tmiddles wrote:Into the Night wrote:Did you learn statistics in school ITN? Would you kindly share a textbook that was used? I'm fascinated that you have this unique form of mathematics found nowhere else. RQAA. The Parrot Killer |
05-06-2020 21:20 | |
tmiddles★★★★★ (3276) |
Into the Night wrote:tmiddles wrote:...kindly share a textbook that was used?... ITN what do you think of this one?: Introductory Statistics ISBN-10: 1938168208 Publish Date: Sep 19, 2013 Is it a good one? Has it been corrupted by Warmazombies or otherwise rendered itself random numbers or something? |
05-06-2020 21:51 | |
Into the Night★★★★★ (12800) |
tmiddles wrote:Into the Night wrote:tmiddles wrote:...kindly share a textbook that was used?... RQAA. The Parrot Killer |
05-06-2020 22:24 | |
Into the Night★★★★★ (12800) |
tmiddles wrote:Into the Night wrote:tmiddles wrote:Into the Night wrote:tmiddles wrote:...kindly share a textbook that was used?... RQAA. The Parrot Killer |
05-06-2020 22:38 | |
Into the Night★★★★★ (12800) |
tmiddles wrote:Into the Night wrote:tmiddles wrote:Into the Night wrote:tmiddles wrote:...kindly share a textbook that was used?... RQAA. The Parrot Killer |
05-06-2020 22:59 | |
Into the Night★★★★★ (12800) |
tmiddles wrote:Into the Night wrote:tmiddles wrote:Into the Night wrote:tmiddles wrote:...kindly share a textbook that was used?... Spam. RQAA. The Parrot Killer |
05-06-2020 23:01 | |
tmiddles★★★★★ (3276) |
Into the Night wrote:tmiddles wrote:Into the Night wrote:tmiddles wrote:...kindly share a textbook that was used?... And it says: "A confidence interval is another type of estimate but, instead of being just one number, it is an interval of numbers. It provides a range of reasonable values in which we expect the population parameter to fall. There is no guarantee that a given confidence interval does capture the parameter, but there is a predictable probability of success." But you said there was no such thing as a confidence interval in Statistics? Into the Night wrote:There is no such thing as a 'confidence interval'. There is no 'interval' in statistical mathematics.Are they warmazombies ITN? Because the textbook doesn't deal with Global Warming at all. |
05-06-2020 23:48 | |
IBdaMann★★★★★ (7086) |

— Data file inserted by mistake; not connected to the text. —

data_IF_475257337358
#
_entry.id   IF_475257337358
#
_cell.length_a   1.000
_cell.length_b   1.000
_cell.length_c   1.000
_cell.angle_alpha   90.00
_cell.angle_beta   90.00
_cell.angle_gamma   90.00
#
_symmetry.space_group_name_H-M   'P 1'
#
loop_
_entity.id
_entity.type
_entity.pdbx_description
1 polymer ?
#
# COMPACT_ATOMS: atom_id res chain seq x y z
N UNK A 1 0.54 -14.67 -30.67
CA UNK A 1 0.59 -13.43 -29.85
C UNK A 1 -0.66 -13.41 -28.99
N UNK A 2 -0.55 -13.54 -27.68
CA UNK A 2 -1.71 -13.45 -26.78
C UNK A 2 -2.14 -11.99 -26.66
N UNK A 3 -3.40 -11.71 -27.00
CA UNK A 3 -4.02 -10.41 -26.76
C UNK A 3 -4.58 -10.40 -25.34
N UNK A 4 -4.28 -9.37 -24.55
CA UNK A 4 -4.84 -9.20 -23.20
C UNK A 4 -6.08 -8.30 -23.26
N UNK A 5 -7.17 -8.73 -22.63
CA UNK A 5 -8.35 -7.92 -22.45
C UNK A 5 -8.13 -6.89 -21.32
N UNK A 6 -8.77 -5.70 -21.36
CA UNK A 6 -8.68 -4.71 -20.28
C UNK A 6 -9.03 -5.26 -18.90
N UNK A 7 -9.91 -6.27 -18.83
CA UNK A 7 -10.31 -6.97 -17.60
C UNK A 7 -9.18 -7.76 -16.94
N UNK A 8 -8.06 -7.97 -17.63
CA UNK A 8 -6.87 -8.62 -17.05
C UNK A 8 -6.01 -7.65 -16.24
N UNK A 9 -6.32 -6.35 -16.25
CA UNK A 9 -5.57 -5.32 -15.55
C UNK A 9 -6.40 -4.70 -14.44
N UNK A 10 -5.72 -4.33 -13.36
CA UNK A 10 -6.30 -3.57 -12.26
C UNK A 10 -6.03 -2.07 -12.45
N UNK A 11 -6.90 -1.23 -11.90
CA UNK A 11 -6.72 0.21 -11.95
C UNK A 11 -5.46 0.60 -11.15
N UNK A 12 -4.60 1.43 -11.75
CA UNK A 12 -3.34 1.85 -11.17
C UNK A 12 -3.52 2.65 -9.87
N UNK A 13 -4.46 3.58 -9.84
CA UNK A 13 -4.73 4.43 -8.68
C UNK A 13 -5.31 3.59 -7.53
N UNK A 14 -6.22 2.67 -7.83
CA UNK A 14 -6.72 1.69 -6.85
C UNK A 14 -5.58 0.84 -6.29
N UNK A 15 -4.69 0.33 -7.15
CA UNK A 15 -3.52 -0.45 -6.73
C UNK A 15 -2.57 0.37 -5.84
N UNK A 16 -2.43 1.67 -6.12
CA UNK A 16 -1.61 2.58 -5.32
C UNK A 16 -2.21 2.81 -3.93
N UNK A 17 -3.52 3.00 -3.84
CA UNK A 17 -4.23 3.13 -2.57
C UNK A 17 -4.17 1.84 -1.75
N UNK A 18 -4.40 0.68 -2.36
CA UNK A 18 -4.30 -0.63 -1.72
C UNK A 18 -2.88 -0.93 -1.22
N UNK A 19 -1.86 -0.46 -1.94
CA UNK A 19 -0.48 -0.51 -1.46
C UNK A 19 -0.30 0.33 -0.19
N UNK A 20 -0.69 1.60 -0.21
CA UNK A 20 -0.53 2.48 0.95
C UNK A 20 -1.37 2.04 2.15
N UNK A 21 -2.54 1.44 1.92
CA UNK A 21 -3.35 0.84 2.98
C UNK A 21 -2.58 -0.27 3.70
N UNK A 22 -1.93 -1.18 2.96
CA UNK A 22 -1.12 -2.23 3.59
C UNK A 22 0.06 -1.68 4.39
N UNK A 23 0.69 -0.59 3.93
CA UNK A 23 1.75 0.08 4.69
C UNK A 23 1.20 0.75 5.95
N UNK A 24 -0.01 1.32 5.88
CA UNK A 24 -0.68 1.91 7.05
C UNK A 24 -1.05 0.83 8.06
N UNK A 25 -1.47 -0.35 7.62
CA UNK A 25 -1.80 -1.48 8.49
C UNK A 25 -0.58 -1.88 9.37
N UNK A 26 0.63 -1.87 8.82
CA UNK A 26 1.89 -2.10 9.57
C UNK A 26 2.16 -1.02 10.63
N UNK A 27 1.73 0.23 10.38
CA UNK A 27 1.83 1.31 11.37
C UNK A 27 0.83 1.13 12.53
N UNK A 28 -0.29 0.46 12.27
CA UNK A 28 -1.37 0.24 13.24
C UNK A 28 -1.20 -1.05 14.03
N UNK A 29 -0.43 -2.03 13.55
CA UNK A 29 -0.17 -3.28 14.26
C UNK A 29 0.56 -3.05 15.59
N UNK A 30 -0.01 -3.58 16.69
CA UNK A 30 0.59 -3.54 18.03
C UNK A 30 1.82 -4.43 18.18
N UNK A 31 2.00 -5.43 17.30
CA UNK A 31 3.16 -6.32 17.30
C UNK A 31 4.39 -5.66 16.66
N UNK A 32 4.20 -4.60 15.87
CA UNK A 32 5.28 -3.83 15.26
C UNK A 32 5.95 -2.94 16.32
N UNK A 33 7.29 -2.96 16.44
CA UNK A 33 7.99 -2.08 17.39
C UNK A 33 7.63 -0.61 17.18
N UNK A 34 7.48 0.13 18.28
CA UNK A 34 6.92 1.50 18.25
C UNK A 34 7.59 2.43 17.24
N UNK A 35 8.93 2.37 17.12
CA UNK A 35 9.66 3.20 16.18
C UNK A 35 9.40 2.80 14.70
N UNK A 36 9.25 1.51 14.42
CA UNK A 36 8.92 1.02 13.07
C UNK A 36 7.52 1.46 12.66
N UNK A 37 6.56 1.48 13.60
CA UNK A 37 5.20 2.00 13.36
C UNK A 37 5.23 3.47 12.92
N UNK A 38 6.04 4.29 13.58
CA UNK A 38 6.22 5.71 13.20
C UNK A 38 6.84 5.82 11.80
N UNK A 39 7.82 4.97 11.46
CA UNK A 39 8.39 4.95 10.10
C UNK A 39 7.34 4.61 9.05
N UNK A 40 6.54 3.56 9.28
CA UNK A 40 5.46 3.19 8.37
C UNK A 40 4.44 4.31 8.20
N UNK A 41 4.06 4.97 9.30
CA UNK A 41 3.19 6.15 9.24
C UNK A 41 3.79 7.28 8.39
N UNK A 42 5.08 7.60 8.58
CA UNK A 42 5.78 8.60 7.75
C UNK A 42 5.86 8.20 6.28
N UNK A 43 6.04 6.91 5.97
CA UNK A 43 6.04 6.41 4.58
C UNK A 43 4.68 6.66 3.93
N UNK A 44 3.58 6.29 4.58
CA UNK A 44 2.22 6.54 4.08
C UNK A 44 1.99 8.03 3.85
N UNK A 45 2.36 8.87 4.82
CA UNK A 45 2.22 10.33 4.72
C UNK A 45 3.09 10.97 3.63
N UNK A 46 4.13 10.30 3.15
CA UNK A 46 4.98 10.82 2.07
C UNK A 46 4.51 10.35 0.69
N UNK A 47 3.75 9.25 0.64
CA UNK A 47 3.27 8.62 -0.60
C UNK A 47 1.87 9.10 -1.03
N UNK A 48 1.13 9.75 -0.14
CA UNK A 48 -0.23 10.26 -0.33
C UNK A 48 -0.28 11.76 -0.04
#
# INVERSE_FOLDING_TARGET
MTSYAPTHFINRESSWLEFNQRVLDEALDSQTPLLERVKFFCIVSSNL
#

tmiddles wrote: But you said there was no such thing as a confidence interval in Statistics? Into the Night is saying the same thing. You are mixing the words. Notice that the author writes ""It provides a range of reasonable values in which we expect the population parameter to fall." Those individual values must be specific values and cannot be "ranges" as you are asserting. For example, if I want to take the temperature of a room right now, I don't consider "confidence" ... I consider margin of error. However, if I am building a system that is going to heat that room then yes, I need to speak in terms of my confidence that the system will achieve a temperature within a particular margin of error ... and I will certainly have a range of conditions under which I am more confident than under others. In these cases, the margin of error is assumed as part of "the temperature" and I compute the probabilities that my goals will be met which will form a range of values. As you read that section, notice that the context is in predicting a future event, and in your confidence of certain events unfolding in a certain way ... vs the actual measurement of those events which is simply a here-and-now measurement with margin of error. Margin of Error: Measurement Confidence Level: Prediction of Future Events/Outcomes So, when Into the Night says that there is no confidence interval in measurement, he is correct. Measurement is not the prediction of events. Why? Because statistics is math, not science. Science, through math, predicts nature. Math alone can only give you probabilities. . A Spaghetti strainer with the faucet running, retains water- tmiddles Clouds don't trap heat. Clouds block cold. - Spongy Iris Printing dollars to pay debt doesn't increase the number of dollars. - keepit If Venus were a black body it would have a much much lower temperature than what we found there.- tmiddles Ah the "Valid Data" myth of ITN/IBD. - tmiddles Ceist - I couldn't agree with you more. But when money and religion are involved, and there are people who value them above all else, then the lies begin. - trafn You are completely misunderstanding their use of the word "accumulation"! - Climate Scientist. The Stefan-Boltzman equation doesn't come up with the correct temperature if greenhouse gases are not considered - Hank :*sigh* Not the "raw data" crap. - Leafsdude IB STILL hasn't explained what Planck's Law means. Just more hand waving that it applies to everything and more asserting that the greenhouse effect 'violates' it.- Ceist Edited on 05-06-2020 23:51 |